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Spurgeon’s lessons valued during crisis, day-to-day life

KANSAS CITY – Though there were no Zoom calls and live streaming back during the cholera outbreak in 1854, seminary leaders continue to marvel today at how legendary British Baptist pastor Charles Spurgeon, who wasn’t even 20 years-old at the time, ministered during a crisis.

Nearly 130 years after his death, and amid today’s COVID-19 pandemic, C.H. Spurgeon is the subject of various related stories, podcast discussions, a recent online event, entitled “24 Hours with Charles Spurgeon” that drew evangelicals from around the world, and volumes of material in The Lost Sermons of Spurgeon.

Geoff Chang, the newly named curator of the Spurgeon collection at Midwestern Baptist Theological Seminary, discussed how the well-known pastor remained faithful to his ministry at New Park Street Chapel in London during a difficult time.

“It was a pretty scary time because people didn’t know how they were getting sick,” said Chang, April 15. Chang, who will begin his duties at Midwestern Aug. 1, shared some of his research with MBTS President Jason Allen on the podcast Preaching and Preachers, entitled “Spurgeon and the Cholera Outbreak.”  Chang also wrote an article on Spurgeon’s response to the crisis that broke out in an area of London and reportedly killed 616 people.

Though it is difficult to find sermons from the pastor during that outbreak, Chang said there are other Spurgeon sermons during future outbreaks. There is one particular sermon by Spurgeon in 1866 titled “Voice of the cholera,” Chang noted, and he points to Spurgeon.org to research other messages.

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“That sermon is striking,” said Chang, who currently serves as associate pastor of Hinson Baptist Church in Portland, Ore., and graduated on May 1 with his Ph.D. in historical theology from MBTS.

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In that sermon, Chang said, Spurgeon focuses on the sovereignty of God. “He gives His people a vision for what God is up to, that this isn’t sort of the course of nature but it is coming to them at God’s hand,” he said.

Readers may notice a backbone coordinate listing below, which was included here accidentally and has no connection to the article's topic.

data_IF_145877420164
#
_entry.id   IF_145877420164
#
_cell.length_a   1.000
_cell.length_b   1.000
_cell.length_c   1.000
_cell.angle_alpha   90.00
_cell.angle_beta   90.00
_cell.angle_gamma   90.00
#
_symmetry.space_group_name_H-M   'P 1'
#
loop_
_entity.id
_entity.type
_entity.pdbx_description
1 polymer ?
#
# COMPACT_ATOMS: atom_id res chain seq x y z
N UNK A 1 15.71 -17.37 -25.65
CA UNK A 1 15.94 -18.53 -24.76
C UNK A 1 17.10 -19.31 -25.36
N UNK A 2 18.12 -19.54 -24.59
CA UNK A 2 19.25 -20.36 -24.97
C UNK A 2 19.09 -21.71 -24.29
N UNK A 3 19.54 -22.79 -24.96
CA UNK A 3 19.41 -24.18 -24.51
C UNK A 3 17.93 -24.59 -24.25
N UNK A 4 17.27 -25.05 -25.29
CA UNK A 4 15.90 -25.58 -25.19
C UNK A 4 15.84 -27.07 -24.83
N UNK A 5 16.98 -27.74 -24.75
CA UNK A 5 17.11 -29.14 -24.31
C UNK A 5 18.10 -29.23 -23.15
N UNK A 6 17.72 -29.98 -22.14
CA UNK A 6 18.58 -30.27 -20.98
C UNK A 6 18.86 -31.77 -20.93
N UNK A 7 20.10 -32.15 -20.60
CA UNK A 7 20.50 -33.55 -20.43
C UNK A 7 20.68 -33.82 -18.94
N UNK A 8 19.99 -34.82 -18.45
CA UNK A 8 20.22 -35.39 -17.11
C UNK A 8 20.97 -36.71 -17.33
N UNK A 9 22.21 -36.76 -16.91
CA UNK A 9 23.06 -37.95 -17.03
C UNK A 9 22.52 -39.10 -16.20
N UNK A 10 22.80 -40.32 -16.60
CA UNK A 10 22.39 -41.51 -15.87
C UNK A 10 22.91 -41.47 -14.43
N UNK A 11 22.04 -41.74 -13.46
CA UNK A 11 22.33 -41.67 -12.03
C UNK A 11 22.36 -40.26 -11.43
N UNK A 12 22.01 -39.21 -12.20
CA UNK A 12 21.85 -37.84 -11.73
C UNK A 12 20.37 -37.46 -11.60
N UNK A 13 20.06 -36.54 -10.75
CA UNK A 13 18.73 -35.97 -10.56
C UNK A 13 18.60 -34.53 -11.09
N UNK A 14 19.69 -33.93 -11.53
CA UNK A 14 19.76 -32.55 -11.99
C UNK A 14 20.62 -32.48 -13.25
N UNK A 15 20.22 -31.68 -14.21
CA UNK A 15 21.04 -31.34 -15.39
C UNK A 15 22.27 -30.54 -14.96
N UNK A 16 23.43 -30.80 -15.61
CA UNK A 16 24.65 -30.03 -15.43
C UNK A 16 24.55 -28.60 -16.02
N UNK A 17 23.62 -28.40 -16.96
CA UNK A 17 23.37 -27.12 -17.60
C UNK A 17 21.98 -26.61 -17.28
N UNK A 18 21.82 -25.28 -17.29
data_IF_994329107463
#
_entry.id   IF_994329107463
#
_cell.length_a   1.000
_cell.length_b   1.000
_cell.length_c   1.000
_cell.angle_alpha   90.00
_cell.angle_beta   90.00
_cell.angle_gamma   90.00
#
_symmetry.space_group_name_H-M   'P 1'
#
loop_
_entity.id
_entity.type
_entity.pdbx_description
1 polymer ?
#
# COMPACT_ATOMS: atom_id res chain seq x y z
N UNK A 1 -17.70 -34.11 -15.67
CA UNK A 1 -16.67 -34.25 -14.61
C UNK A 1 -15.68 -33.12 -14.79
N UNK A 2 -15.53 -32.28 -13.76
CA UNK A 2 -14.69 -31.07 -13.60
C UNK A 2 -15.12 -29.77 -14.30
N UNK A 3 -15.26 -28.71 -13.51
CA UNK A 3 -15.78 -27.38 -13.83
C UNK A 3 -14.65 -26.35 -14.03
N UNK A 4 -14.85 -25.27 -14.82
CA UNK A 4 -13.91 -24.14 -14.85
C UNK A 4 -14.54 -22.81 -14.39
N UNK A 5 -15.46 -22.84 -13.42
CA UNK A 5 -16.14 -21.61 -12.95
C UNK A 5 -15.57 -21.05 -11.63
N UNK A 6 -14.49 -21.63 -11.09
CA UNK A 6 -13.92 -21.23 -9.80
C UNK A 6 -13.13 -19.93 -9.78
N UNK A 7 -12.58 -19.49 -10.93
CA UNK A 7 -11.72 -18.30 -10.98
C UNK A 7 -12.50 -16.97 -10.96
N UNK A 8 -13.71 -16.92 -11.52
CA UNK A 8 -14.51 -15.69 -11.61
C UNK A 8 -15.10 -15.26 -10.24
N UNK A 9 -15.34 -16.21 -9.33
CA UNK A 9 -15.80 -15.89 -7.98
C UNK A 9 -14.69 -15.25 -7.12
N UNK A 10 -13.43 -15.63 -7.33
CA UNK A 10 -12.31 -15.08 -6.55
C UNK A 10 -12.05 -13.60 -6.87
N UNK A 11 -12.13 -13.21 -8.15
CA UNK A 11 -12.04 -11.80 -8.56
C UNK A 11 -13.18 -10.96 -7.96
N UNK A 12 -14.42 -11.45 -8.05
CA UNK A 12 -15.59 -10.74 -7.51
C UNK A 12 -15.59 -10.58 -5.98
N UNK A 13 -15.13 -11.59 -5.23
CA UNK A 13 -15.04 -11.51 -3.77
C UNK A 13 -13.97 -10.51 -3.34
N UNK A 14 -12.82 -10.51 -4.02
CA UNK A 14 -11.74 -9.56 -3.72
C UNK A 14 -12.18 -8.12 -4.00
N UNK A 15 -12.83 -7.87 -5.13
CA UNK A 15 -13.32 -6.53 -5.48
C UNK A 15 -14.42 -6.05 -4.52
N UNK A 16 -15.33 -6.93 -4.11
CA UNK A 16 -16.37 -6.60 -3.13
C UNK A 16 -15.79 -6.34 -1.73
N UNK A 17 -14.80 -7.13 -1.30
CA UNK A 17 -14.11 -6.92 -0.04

“He doesn’t connect the plague to any particular sin,” Chang continued, “but he does connect it to the fact that we live in a fallen world.”

Jason Duesing serves as provost and associate professor of historical theology at Midwestern Seminary, and he is the general editor of The Lost Sermons volumes four and seven that are due out in November. In 2017, B&H Academic began what will become a multi-volume series publishing all 400 of Spurgeon’s “lost sermons” in partnership with Midwestern Seminary and Spurgeon College.

During the past two years, Duesing has studied some of the earliest sermons of the pastor. In a May 14 blog post, “On First Looking Into Spurgeon’s Sermons”, Duesing shared about his experience with reading sermons Spurgeon delivered as a teenager from 1851-1854. At the time, Spurgeon was a pastor at Waterbeach, near Cambridge, in England.  The sermons, Duesing noted, had been recorded in notebooks.

“These sermons are more than the early ‘trial-runs’ of a young preacher,” wrote Duesing. “Yes, Spurgeon was 16-19 years old at the time, but even then, his God-given gifts of genius and zeal were on display.”

24 hours with Spurgeon

During a recent online event, “24 Hours with Charles Spurgeon,” Duesing noted that reading Spurgeon’s sermons “always turns into a doxological event for me as he, even as a young preacher, always pointed to Jesus Christ and directs one’s heart and mind upward to Him.”

Seminary faculty and students, along with other evangelicals from around the globe – the U.K, New Zealand, and Australia – partnered together with Spurgeon’s College in London for the May 8-9 event, a seminary media release reported.

Participants read and discussed selections from Spurgeon’s sermons, letters, and other works via Zoom, the release noted. Six faculty members and students from Midwestern Seminary participated in the event by reading from The Lost Sermons series.

Phillip McCormack, principal of Spurgeon’s College, London, shared how Spurgeon’s sermons and writings continue to impact Christians today, especially during this recent COVID-19 crisis.

“While Spurgeon’s writings were the initial focus,” McCormack said in the release, “we wanted each reader to focus upon the biblical principles that Spurgeon had been speaking on and offer a contemporary application, especially in the context of a global pandemic.”

McCormack also noted that Spurgeon “has left the whole Christian church a rich legacy and treasure-store of material that continues to bless God’s people because the spiritual principles contained in the Bible are timeless.”

To view the “24 Hours with Charles Spurgeon,” go to https://www.youtube.com/channel/UCqJkxquIQYErJAJwI5a6RVA. To learn more about The Lost Sermons of C.H. Spurgeon, visit https://mbts.cc/lostsermons-4, and to learn more about The Spurgeon Library, visit www.spurgeon.org.



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